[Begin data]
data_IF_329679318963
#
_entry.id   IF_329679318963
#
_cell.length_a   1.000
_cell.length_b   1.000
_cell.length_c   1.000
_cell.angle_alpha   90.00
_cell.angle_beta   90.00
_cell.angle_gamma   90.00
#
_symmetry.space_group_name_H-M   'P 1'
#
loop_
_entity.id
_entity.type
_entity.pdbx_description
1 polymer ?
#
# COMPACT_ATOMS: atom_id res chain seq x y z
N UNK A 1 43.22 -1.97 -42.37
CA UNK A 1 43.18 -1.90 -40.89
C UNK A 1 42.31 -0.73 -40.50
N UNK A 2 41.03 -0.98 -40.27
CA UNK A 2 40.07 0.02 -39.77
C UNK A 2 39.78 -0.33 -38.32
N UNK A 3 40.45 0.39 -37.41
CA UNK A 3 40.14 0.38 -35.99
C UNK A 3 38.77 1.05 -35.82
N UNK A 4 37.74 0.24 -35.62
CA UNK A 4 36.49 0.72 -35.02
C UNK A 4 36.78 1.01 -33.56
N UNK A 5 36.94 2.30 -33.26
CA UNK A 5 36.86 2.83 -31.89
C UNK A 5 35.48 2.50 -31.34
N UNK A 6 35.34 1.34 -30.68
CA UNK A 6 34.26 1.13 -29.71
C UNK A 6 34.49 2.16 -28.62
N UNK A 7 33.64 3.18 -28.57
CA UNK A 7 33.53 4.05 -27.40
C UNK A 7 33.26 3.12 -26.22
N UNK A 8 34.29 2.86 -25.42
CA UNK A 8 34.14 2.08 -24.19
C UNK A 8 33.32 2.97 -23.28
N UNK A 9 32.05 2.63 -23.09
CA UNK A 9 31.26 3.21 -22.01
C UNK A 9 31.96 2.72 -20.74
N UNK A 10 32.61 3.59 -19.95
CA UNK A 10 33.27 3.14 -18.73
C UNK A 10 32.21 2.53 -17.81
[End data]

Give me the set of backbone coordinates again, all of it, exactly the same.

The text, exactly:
data_IF_329679318963
#
_entry.id   IF_329679318963
#
_cell.length_a   1.000
_cell.length_b   1.000
_cell.length_c   1.000
_cell.angle_alpha   90.00
_cell.angle_beta   90.00
_cell.angle_gamma   90.00
#
_symmetry.space_group_name_H-M   'P 1'
#
loop_
_entity.id
_entity.type
_entity.pdbx_description
1 polymer ?
#
# COMPACT_ATOMS: atom_id res chain seq x y z
N UNK A 1 43.22 -1.97 -42.37
CA UNK A 1 43.18 -1.90 -40.89
C UNK A 1 42.31 -0.73 -40.50
N UNK A 2 41.03 -0.98 -40.27
CA UNK A 2 40.07 0.02 -39.77
C UNK A 2 39.78 -0.33 -38.32
N UNK A 3 40.45 0.39 -37.41
CA UNK A 3 40.14 0.38 -35.99
C UNK A 3 38.77 1.05 -35.82
N UNK A 4 37.74 0.24 -35.62
CA UNK A 4 36.49 0.72 -35.02
C UNK A 4 36.78 1.01 -33.56
N UNK A 5 36.94 2.30 -33.26
CA UNK A 5 36.86 2.83 -31.89
C UNK A 5 35.48 2.50 -31.34
N UNK A 6 35.34 1.34 -30.68
CA UNK A 6 34.26 1.13 -29.71
C UNK A 6 34.49 2.16 -28.62
N UNK A 7 33.64 3.18 -28.57
CA UNK A 7 33.53 4.05 -27.40
C UNK A 7 33.26 3.12 -26.22
N UNK A 8 34.29 2.86 -25.42
CA UNK A 8 34.14 2.08 -24.19
C UNK A 8 33.32 2.97 -23.28
N UNK A 9 32.05 2.63 -23.09
CA UNK A 9 31.26 3.21 -22.01
C UNK A 9 31.96 2.72 -20.74
N UNK A 10 32.61 3.59 -19.95
CA UNK A 10 33.27 3.14 -18.73
C UNK A 10 32.21 2.53 -17.81